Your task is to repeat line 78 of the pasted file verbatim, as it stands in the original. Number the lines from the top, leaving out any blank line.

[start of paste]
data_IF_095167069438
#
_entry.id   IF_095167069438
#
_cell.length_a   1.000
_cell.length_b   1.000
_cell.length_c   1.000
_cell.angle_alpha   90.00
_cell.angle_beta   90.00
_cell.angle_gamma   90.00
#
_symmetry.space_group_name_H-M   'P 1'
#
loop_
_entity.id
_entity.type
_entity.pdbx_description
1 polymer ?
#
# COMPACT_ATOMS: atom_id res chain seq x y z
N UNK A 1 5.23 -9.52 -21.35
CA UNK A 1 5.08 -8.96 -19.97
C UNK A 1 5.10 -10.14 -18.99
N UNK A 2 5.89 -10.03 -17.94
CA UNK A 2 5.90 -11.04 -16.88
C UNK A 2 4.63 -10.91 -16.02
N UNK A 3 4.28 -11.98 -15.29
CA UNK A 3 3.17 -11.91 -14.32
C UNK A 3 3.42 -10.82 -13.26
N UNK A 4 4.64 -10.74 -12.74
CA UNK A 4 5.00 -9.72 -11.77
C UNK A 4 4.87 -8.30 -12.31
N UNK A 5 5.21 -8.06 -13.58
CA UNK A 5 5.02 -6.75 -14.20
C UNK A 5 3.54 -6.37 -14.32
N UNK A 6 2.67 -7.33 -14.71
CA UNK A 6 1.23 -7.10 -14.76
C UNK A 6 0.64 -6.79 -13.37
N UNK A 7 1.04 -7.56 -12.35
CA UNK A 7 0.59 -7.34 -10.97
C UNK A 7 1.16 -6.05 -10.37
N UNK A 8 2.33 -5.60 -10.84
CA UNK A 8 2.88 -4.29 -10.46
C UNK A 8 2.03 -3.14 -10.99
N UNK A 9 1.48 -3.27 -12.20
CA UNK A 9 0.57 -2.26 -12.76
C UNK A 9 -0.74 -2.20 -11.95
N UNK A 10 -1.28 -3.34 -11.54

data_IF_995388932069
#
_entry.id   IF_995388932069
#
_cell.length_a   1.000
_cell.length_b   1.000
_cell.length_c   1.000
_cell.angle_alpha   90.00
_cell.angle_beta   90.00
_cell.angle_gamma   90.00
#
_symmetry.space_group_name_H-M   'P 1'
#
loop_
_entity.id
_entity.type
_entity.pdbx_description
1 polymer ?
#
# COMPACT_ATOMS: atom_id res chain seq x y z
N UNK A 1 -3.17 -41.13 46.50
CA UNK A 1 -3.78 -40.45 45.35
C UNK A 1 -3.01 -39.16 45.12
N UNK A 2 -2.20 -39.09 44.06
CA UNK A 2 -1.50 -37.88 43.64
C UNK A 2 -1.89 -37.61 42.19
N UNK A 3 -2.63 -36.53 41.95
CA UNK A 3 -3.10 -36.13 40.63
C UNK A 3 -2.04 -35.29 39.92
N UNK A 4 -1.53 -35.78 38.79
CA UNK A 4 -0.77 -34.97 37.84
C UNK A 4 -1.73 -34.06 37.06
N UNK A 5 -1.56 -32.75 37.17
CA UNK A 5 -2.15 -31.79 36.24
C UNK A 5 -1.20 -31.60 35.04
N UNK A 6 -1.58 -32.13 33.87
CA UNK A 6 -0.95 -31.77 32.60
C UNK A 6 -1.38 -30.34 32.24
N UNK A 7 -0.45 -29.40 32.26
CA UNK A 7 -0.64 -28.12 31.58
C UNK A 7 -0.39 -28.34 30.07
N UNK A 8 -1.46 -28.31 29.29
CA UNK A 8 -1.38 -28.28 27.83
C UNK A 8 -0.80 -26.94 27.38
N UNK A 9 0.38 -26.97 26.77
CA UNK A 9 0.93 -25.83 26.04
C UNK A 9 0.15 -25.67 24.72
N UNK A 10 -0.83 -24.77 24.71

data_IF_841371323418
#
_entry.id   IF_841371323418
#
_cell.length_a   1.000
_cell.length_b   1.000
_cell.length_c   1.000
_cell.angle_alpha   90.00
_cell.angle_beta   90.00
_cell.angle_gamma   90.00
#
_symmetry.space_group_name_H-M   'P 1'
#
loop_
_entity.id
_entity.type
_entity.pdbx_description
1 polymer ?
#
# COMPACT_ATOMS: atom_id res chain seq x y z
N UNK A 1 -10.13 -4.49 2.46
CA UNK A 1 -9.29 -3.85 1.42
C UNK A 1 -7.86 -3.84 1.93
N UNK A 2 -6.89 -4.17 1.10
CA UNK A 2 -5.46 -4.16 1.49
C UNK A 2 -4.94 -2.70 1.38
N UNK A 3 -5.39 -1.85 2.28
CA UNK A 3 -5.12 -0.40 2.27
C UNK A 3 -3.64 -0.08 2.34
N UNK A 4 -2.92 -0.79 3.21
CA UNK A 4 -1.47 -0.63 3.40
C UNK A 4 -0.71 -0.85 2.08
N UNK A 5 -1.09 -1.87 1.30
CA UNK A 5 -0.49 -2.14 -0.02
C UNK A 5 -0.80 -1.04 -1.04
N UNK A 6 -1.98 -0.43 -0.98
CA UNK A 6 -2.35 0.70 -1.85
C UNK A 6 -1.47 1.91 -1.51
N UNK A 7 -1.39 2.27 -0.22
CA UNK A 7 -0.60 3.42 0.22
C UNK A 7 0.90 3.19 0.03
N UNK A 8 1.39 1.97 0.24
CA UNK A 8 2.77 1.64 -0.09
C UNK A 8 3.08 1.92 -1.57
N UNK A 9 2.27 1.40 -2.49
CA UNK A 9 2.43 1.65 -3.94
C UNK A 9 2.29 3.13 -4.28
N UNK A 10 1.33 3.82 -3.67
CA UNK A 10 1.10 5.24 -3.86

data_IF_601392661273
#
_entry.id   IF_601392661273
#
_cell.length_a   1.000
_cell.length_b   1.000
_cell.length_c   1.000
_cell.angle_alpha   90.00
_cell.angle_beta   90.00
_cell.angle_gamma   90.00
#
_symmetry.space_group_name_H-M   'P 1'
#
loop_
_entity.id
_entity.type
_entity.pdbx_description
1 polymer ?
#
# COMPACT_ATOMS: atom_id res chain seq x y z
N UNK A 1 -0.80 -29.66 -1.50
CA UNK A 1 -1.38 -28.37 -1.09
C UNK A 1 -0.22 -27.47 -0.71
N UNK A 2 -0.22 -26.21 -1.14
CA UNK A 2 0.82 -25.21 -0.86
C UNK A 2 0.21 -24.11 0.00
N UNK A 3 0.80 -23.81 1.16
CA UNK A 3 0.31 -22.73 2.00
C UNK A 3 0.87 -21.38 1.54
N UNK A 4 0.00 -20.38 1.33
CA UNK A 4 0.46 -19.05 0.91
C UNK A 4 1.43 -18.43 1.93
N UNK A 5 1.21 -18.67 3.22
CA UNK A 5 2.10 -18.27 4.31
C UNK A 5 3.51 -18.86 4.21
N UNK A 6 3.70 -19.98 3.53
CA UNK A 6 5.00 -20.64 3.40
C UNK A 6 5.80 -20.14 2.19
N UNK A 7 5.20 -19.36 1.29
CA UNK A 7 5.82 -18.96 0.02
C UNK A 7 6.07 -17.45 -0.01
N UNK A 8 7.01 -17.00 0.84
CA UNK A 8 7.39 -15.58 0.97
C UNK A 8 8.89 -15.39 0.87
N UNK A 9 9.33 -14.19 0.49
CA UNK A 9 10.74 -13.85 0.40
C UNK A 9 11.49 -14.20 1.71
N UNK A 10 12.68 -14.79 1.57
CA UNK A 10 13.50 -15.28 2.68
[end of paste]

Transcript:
N UNK A 4 -1.53 -35.78 38.79